• Port of Seattle Capital Improvement Plan: $0 to 200 million
  • Open Space Funding: $80 million
  • City of Seattle Transportation Funding: $20 million
  • City of Seattle Local Improvement District: $50 to 250 million

This financing plan was evaluated by the Expert Review Panel to determine whether the financial assumptions were reasonable and sufficient. The plan and the report are available on the Expert Review Panel’s Web site.



       
Options for Construction

The conversation on how the viaduct replacement will be constructed is just beginning. No decisions have been made yet on the length of construction or traffic closures. There are many ways to build the viaduct replacement and many interests that must be considered. If you are a commuter on the viaduct, you may be concerned most about still being able to use SR 99 to get to work. If you are a business owner on the waterfront, you may be most concerned with shortening the construction timeframe.

Construction is not a distinguishing factor between the two alternatives–-the shorter, intermediate, and longer construction plans can be applied to either alternative. For each of the three plans under consideration (pdf 71 kb), there are trade-offs between the construction duration, closures, maintaining north-south routes for traffic on SR 99, and cost. Note: These construction durations do not include risk and inflation, which are two factors that are added into our cost ranges.

The shorter construction plan (pdf 309 kb) takes less time because it has the longest complete closure of SR 99. We are looking at this option because the downtown community asked what it would take to get construction done as soon as possible. The longer construction plan (pdf 626 kb) has the shortest complete closure time. The intermediate construction plan (pdf 526 kb) is a hybrid between the other two plans.

No matter what construction plan is chosen, there will be disruptions to all SR 99 users (pdf 69 kb).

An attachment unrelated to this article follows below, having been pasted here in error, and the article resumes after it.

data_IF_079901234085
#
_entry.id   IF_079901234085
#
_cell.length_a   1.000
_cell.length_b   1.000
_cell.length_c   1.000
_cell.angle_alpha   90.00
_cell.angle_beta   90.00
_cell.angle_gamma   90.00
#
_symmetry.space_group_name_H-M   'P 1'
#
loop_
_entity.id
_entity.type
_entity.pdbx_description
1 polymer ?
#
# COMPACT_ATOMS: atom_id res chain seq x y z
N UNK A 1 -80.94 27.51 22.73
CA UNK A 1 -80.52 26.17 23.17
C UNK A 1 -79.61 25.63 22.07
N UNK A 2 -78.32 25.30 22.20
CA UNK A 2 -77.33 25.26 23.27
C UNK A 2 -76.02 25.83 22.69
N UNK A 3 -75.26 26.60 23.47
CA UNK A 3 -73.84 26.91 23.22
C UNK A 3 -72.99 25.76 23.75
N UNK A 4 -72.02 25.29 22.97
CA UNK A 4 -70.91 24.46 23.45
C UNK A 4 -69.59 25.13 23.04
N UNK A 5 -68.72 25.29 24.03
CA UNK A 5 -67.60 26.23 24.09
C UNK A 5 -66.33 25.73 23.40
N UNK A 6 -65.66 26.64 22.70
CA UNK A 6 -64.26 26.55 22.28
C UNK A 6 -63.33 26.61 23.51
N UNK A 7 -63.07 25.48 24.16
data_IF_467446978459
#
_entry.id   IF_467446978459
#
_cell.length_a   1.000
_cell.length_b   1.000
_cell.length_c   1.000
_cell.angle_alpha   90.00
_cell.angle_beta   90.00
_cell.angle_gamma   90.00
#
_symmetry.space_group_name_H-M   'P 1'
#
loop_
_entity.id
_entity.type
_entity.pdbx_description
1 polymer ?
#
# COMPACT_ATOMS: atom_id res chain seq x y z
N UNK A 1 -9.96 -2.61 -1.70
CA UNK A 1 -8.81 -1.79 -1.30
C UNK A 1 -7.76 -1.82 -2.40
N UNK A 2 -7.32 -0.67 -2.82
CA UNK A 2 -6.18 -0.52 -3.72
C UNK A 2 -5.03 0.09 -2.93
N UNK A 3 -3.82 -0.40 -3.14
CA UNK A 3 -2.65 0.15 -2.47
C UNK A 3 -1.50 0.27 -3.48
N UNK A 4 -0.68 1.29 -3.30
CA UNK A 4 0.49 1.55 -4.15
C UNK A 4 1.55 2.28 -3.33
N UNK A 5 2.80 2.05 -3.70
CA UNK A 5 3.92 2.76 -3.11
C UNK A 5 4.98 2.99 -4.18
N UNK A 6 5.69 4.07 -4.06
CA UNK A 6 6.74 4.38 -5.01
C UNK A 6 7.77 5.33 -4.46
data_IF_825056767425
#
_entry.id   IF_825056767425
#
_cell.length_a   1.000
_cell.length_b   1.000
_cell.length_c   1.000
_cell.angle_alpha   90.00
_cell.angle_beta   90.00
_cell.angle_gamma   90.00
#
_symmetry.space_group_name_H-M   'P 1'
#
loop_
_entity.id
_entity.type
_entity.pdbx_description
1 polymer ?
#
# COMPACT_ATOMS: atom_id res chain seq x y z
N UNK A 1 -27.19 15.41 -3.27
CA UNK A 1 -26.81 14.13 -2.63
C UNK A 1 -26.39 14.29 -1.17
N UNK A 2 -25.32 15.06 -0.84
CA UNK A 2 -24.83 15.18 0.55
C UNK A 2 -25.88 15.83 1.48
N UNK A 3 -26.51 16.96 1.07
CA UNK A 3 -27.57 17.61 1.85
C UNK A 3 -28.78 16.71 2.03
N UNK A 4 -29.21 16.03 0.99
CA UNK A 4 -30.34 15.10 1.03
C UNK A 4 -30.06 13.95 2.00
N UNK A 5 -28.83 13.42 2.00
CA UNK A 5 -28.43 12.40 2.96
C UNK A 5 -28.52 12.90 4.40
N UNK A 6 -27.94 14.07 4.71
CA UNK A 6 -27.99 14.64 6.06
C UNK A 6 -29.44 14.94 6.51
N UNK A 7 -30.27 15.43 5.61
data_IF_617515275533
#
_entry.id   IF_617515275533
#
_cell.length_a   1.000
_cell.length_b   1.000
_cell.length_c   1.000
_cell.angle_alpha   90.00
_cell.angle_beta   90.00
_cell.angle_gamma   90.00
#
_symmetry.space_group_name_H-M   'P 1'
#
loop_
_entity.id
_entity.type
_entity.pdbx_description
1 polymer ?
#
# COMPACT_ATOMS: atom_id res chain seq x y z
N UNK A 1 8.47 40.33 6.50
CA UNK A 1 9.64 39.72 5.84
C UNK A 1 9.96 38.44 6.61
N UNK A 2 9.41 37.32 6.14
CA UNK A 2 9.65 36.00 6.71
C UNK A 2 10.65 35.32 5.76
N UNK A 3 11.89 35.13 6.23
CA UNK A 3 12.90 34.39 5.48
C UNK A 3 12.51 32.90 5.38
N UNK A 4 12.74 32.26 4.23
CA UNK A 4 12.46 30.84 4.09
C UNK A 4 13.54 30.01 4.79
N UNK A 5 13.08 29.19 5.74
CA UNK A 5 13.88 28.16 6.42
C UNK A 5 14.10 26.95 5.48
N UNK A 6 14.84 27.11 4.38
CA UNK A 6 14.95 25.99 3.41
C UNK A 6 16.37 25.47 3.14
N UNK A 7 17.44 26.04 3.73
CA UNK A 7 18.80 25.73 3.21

How did we decide on the two alternatives?

In 2001, the Washington State Department of Transportation (WSDOT), City of Seattle, and the Federal Highway Administration (FHWA) reached out to the community to gather ideas on how to improve the Alaskan Way Viaduct. Seventy-six design concepts were developed through a collaborative process.

Some of the options considered (pdf 156 kb) included retrofitting the existing structure to improve earthquake resistance standards, constructing a single level structure with a six-lane roadway on the surface of Alaskan Way, and boring twin tunnels on First and Second Avenues to connect SR 99 with I-5 through South Lake Union. The options were narrowed down as we learned more about which were feasible.

In 2004, five alternatives were evaluated in the Draft Environmental Impact Statement (EIS). These alternatives were a rebuilt viaduct, a new aerial structure, a cut-and-cover tunnel, a bypass tunnel, and a 6-lane surface boulevard.

After public comment on the Draft EIS, the project partners selected the cut-and-cover tunnel as the preferred alternative. The Rebuild Alternative was carried forward as an alternate option if it was determined there was not enough funding for the tunnel. In 2006, the Rebuild Alternative was renamed the Elevated Structure Alternative, and it incorporates elements of the Rebuild and Aerial alternatives.

To learn more about options that have been evaluated, visit the project library to view the Draft EIS as well as fact sheets about ideas no longer being considered.